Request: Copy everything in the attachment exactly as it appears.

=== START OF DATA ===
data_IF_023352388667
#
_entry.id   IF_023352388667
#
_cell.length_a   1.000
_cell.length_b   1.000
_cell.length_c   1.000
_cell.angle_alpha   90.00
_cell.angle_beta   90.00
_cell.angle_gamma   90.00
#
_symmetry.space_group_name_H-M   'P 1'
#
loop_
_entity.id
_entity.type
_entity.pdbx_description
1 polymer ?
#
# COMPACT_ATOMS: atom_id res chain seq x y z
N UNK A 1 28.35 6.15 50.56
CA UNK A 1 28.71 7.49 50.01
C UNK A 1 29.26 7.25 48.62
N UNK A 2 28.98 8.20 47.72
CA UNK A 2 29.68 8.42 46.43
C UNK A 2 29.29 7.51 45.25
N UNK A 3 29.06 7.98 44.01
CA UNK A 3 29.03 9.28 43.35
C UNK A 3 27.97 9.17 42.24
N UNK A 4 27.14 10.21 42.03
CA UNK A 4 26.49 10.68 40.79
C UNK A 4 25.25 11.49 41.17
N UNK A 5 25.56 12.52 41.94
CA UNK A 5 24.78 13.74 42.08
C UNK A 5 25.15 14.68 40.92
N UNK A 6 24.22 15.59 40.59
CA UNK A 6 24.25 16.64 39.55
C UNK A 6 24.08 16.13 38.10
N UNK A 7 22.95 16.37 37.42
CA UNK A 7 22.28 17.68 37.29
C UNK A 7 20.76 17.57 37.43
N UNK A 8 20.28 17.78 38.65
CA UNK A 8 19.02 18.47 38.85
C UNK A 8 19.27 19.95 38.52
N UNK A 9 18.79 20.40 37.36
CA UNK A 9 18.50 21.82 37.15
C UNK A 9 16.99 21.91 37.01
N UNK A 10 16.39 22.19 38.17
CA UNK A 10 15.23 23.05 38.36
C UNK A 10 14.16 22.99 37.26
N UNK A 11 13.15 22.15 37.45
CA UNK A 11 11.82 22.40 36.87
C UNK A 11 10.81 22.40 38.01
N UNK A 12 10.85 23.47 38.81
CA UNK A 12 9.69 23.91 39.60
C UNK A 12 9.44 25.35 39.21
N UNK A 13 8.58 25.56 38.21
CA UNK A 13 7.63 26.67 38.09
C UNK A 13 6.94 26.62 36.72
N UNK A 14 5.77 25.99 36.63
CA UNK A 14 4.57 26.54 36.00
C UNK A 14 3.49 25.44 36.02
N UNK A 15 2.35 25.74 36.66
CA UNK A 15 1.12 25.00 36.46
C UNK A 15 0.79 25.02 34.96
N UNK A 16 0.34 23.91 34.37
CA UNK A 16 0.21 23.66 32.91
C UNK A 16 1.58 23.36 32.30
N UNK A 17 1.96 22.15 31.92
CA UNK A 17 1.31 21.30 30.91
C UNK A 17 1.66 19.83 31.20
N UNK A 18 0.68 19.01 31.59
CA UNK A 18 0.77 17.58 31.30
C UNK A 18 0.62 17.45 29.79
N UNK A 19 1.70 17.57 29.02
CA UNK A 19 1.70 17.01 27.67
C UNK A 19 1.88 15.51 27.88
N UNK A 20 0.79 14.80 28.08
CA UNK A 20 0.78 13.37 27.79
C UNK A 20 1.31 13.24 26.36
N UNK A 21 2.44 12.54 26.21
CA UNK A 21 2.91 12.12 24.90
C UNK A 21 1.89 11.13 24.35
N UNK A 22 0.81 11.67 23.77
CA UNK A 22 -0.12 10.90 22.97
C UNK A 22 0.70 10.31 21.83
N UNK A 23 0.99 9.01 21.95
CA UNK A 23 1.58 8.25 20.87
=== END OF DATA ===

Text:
data_IF_023352388667
#
_entry.id   IF_023352388667
#
_cell.length_a   1.000
_cell.length_b   1.000
_cell.length_c   1.000
_cell.angle_alpha   90.00
_cell.angle_beta   90.00
_cell.angle_gamma   90.00
#
_symmetry.space_group_name_H-M   'P 1'
#
loop_
_entity.id
_entity.type
_entity.pdbx_description
1 polymer ?
#
# COMPACT_ATOMS: atom_id res chain seq x y z
N UNK A 1 28.35 6.15 50.56
CA UNK A 1 28.71 7.49 50.01
C UNK A 1 29.26 7.25 48.62
N UNK A 2 28.98 8.20 47.72
CA UNK A 2 29.68 8.42 46.43
C UNK A 2 29.29 7.51 45.25
N UNK A 3 29.06 7.98 44.01
CA UNK A 3 29.03 9.28 43.35
C UNK A 3 27.97 9.17 42.24
N UNK A 4 27.14 10.21 42.03
CA UNK A 4 26.49 10.68 40.79
C UNK A 4 25.25 11.49 41.17
N UNK A 5 25.56 12.52 41.94
CA UNK A 5 24.78 13.74 42.08
C UNK A 5 25.15 14.68 40.92
N UNK A 6 24.22 15.59 40.59
CA UNK A 6 24.25 16.64 39.55
C UNK A 6 24.08 16.13 38.10
N UNK A 7 22.95 16.37 37.42
CA UNK A 7 22.28 17.68 37.29
C UNK A 7 20.76 17.57 37.43
N UNK A 8 20.28 17.78 38.65
CA UNK A 8 19.02 18.47 38.85
C UNK A 8 19.27 19.95 38.52
N UNK A 9 18.79 20.40 37.36
CA UNK A 9 18.50 21.82 37.15
C UNK A 9 16.99 21.91 37.01
N UNK A 10 16.39 22.19 38.17
CA UNK A 10 15.23 23.05 38.36
C UNK A 10 14.16 22.99 37.26
N UNK A 11 13.15 22.15 37.45
CA UNK A 11 11.82 22.40 36.87
C UNK A 11 10.81 22.40 38.01
N UNK A 12 10.85 23.47 38.81
CA UNK A 12 9.69 23.91 39.60
C UNK A 12 9.44 25.35 39.21
N UNK A 13 8.58 25.56 38.21
CA UNK A 13 7.63 26.67 38.09
C UNK A 13 6.94 26.62 36.72
N UNK A 14 5.77 25.99 36.63
CA UNK A 14 4.57 26.54 36.00
C UNK A 14 3.49 25.44 36.02
N UNK A 15 2.35 25.74 36.66
CA UNK A 15 1.12 25.00 36.46
C UNK A 15 0.79 25.02 34.96
N UNK A 16 0.34 23.91 34.37
CA UNK A 16 0.21 23.66 32.91
C UNK A 16 1.58 23.36 32.30
N UNK A 17 1.96 22.15 31.92
CA UNK A 17 1.31 21.30 30.91
C UNK A 17 1.66 19.83 31.20
N UNK A 18 0.68 19.01 31.59
CA UNK A 18 0.77 17.58 31.30
C UNK A 18 0.62 17.45 29.79
N UNK A 19 1.70 17.57 29.02
CA UNK A 19 1.70 17.01 27.67
C UNK A 19 1.88 15.51 27.88
N UNK A 20 0.79 14.80 28.08
CA UNK A 20 0.78 13.37 27.79
C UNK A 20 1.31 13.24 26.36
N UNK A 21 2.44 12.54 26.21
CA UNK A 21 2.91 12.12 24.90
C UNK A 21 1.89 11.13 24.35
N UNK A 22 0.81 11.67 23.77
CA UNK A 22 -0.12 10.90 22.97
C UNK A 22 0.70 10.31 21.83
N UNK A 23 0.99 9.01 21.95
CA UNK A 23 1.58 8.25 20.87